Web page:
In his new book This Town, Mark Leibovich commits an act of treason against the Washington . He is in all the parties, and supplies a wildly entertaining anthrolopogical tour

In his new book This Town, Mark Leibovich commits an act of treason against the Washington establishmen. horoughly entertainin. eibovich is a keen observer and energetic writer. Reid Pillifant, New York Observer This Town is a frothy Beltway insider tell-al. ollicking fun and sharply written. He is in all the parties, and supplies a wildly entertaining anthrolopogical tour. Jonathan Chait, New York Magazine Leibovich has written a very funny book about how horrible his industry can b. ncommonly honest. David Weigel, Slate is a master of the political profile.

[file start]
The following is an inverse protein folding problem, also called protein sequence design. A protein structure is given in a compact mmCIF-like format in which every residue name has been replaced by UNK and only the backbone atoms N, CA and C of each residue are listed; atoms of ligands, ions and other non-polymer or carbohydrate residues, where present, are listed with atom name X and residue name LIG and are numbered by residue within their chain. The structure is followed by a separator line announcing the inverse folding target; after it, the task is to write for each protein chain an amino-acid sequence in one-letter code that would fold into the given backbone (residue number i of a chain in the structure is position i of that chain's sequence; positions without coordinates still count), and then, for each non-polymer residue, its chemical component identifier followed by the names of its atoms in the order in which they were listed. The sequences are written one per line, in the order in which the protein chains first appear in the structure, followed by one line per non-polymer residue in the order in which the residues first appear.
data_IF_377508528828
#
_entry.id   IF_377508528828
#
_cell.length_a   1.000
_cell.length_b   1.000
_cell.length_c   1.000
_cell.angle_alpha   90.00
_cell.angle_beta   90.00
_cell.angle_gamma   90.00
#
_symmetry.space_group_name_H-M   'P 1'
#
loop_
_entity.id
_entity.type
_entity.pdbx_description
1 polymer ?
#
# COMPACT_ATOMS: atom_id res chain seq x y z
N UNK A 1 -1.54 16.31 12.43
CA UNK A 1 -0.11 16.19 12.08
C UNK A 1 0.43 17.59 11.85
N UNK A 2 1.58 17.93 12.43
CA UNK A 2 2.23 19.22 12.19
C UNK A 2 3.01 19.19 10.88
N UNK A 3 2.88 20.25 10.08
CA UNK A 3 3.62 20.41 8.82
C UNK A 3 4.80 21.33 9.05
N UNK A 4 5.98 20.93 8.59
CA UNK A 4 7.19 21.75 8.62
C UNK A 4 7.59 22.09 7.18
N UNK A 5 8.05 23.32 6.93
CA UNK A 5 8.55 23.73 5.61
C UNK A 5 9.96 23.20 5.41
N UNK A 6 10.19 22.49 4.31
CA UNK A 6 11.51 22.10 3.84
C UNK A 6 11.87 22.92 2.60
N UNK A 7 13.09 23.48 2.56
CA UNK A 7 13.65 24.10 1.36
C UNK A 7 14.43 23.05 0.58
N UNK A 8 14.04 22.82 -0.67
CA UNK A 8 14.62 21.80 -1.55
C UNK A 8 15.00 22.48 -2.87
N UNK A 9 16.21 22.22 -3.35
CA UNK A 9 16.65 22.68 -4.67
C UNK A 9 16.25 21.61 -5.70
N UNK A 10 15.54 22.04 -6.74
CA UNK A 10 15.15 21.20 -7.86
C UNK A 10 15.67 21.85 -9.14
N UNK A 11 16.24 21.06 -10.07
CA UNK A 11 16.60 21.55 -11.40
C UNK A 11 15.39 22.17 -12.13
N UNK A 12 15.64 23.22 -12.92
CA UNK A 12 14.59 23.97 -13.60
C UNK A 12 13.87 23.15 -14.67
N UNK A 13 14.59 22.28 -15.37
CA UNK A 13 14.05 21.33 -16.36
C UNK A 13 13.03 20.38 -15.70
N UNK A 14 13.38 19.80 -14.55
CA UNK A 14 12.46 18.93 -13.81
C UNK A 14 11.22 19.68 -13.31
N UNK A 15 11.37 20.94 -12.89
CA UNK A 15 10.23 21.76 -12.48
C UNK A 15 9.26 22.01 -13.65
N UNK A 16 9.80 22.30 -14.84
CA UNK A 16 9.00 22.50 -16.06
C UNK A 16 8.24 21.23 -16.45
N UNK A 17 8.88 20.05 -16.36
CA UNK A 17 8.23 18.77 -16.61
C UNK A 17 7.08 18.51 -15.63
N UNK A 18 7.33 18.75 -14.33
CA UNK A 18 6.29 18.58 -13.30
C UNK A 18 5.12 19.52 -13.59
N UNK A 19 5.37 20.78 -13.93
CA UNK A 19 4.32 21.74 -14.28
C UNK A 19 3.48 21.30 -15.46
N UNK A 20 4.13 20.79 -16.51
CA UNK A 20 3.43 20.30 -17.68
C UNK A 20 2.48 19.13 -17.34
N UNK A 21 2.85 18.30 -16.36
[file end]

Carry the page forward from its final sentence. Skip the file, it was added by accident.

In Leibovich’s description of a 2008 memorial service for Tim Russert, fellow TV journalists and an array of politicians briefly don . Predictably, Washington insiders have tried to act scandalized by This Town’s revelations, said Andrew Ferguson in The Wall Street Journal.

In Leibovich’s description of a 2008 memorial service for Tim Russert, fellow TV journalists and an array of politicians briefly don grave faces before partaking in an orgy of networking. Refreshingly, Leibovich never repeats the liberal media’s somnambulant clichés about Washington’s being ruined by Republican zealots. His targets instead are the moderates who speak proudly of across-the-aisle cooperation while feeding on lobbyists’ largesse. Yet that’s harder than it sounds.

Talk about This Town: Two Parties and a Funeral--Plus Plenty of Valet Parking!--in America's Gilded Capital


Yahm